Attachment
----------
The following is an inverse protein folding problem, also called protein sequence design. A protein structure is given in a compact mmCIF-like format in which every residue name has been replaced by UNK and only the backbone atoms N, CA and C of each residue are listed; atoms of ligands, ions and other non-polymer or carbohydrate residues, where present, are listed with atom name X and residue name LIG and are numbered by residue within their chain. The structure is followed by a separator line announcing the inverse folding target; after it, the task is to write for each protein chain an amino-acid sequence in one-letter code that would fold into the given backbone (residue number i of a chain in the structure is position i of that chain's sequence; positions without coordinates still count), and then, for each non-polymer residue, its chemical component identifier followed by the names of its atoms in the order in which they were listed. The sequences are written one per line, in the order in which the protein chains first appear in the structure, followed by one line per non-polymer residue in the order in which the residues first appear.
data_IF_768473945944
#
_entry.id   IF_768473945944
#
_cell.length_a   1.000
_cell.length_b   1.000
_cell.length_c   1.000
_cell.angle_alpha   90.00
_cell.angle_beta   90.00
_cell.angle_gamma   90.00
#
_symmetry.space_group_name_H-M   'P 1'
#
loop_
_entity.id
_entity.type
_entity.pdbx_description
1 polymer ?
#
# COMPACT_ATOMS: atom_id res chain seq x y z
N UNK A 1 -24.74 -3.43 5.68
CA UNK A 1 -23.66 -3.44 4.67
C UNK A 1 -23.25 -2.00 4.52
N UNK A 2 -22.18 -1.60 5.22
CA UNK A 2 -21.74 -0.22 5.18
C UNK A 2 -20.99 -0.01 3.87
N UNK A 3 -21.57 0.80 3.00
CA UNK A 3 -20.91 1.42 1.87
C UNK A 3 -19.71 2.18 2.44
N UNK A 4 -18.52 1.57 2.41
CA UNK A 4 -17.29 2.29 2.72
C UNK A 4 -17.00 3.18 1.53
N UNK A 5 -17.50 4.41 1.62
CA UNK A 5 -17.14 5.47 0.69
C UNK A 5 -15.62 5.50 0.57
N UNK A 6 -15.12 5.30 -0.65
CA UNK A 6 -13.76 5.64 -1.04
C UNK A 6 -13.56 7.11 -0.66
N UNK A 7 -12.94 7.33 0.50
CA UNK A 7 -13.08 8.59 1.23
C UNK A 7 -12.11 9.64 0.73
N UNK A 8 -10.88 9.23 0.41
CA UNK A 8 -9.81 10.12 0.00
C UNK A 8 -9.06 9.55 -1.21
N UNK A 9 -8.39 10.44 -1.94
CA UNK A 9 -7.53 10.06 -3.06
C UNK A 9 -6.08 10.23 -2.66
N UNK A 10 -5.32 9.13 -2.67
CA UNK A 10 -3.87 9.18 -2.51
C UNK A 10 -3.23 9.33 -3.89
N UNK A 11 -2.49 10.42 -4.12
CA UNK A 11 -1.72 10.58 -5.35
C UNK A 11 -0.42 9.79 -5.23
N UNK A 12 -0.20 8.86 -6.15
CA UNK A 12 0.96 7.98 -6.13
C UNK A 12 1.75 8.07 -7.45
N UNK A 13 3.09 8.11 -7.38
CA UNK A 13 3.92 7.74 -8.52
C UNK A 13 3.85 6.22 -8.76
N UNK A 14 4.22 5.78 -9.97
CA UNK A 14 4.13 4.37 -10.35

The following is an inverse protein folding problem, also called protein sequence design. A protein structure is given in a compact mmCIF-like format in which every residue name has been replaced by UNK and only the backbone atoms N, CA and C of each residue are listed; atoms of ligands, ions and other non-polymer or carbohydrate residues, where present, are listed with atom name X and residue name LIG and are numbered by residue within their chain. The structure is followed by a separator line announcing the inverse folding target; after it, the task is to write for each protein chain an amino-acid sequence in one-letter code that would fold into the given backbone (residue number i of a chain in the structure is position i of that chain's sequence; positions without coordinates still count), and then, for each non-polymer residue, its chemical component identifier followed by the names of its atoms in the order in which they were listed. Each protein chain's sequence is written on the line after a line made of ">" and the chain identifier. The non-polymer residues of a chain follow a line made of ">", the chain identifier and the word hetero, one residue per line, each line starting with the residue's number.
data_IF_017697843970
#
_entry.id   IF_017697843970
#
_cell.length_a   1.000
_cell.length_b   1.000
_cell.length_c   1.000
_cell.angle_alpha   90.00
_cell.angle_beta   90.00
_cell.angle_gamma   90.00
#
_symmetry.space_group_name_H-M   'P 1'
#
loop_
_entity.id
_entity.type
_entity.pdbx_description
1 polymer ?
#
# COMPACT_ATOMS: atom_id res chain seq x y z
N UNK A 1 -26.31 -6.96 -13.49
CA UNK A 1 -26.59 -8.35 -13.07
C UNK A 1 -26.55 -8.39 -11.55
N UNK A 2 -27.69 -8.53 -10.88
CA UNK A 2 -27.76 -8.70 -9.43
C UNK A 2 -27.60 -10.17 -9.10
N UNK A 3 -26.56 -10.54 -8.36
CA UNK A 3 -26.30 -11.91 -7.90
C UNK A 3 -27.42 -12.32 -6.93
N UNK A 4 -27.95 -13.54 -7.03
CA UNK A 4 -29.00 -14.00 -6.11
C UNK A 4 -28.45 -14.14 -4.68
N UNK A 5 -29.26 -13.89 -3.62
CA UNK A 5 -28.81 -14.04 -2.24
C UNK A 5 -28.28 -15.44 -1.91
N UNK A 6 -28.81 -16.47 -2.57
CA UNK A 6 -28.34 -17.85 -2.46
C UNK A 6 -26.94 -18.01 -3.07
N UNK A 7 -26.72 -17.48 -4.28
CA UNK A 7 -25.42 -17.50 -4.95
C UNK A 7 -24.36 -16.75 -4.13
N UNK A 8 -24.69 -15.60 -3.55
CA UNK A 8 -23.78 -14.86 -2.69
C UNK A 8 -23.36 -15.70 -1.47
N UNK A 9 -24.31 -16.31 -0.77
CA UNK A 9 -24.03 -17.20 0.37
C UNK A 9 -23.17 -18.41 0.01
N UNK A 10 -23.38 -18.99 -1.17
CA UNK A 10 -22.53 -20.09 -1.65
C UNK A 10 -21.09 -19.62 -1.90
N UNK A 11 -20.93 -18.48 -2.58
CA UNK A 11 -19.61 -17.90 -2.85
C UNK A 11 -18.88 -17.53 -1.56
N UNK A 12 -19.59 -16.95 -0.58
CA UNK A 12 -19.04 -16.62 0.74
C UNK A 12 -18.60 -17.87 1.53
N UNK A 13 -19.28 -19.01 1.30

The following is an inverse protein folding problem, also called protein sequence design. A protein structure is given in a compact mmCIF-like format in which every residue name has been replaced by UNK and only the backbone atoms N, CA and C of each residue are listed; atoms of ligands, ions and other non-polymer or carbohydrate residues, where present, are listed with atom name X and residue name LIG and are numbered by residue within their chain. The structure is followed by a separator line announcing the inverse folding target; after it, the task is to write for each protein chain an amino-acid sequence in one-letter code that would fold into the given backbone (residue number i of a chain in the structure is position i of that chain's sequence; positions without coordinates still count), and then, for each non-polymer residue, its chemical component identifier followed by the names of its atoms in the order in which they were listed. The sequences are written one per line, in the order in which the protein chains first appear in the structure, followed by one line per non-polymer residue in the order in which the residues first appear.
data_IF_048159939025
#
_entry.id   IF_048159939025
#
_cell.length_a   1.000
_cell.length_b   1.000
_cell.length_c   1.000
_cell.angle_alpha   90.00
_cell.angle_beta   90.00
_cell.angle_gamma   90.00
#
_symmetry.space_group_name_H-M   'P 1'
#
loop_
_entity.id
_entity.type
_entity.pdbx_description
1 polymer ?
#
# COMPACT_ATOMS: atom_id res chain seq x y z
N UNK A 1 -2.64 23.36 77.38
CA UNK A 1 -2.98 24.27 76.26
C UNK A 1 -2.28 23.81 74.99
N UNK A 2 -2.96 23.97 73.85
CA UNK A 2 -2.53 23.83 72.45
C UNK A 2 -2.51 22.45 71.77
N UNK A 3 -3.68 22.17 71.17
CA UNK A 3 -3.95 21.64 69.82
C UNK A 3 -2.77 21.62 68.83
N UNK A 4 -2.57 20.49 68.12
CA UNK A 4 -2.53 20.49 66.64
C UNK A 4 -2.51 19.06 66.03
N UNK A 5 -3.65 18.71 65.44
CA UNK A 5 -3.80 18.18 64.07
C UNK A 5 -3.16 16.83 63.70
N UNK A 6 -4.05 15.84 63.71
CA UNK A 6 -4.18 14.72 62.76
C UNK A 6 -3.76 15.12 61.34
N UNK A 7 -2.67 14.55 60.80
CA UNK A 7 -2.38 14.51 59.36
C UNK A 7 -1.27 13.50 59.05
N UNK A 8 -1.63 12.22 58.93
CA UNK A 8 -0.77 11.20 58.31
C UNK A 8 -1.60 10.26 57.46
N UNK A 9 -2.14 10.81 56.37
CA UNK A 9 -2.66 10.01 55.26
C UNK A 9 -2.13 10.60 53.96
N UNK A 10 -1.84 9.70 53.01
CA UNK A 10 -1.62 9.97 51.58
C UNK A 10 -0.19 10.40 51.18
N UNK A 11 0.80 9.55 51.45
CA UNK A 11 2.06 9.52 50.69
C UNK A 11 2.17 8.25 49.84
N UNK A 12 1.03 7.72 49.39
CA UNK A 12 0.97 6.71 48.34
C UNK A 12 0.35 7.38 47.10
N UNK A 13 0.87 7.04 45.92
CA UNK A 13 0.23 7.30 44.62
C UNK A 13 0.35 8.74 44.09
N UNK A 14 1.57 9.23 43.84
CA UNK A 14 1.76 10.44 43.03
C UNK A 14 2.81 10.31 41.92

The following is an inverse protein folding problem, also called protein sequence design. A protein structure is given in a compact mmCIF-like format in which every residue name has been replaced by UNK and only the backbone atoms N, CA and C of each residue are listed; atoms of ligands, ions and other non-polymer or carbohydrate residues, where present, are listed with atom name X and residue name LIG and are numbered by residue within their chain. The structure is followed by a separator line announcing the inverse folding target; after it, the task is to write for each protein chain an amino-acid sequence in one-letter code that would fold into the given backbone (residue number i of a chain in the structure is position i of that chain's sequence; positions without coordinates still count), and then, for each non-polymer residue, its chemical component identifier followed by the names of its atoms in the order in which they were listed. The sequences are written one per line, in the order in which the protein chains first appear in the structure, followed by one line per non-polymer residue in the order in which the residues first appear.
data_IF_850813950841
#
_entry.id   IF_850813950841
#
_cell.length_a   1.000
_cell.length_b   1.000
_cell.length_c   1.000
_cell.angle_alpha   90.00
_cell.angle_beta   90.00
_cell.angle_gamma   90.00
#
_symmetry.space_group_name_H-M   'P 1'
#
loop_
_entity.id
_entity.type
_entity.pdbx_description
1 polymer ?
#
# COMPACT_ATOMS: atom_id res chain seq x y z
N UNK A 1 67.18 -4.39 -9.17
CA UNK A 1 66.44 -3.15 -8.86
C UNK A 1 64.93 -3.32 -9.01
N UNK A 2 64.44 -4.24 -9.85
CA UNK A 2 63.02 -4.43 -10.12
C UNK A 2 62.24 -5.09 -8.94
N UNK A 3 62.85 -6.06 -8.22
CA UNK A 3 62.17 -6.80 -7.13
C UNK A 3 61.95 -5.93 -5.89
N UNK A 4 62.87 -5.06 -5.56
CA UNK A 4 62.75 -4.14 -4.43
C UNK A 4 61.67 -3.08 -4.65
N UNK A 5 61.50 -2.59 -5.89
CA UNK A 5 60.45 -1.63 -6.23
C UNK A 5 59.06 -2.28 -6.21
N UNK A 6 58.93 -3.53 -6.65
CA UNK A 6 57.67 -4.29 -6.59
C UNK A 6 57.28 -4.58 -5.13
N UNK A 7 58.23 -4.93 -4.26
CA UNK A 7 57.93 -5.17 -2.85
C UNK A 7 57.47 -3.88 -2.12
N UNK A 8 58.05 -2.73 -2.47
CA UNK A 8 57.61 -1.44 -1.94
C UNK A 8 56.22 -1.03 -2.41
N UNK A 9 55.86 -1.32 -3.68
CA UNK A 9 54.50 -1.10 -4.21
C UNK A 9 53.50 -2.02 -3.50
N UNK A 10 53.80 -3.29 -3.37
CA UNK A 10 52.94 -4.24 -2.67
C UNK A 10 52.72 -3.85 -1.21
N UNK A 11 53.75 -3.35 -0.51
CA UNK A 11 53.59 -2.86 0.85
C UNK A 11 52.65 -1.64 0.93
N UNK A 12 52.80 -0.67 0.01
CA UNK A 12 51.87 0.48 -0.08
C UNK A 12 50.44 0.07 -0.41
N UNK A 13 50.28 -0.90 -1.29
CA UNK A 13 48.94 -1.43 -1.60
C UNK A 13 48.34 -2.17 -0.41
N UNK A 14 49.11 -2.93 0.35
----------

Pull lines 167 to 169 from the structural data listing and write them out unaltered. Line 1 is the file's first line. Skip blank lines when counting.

CA UNK A 9 -2.66 10.01 55.26
C UNK A 9 -2.13 10.60 53.96
N UNK A 10 -1.84 9.70 53.01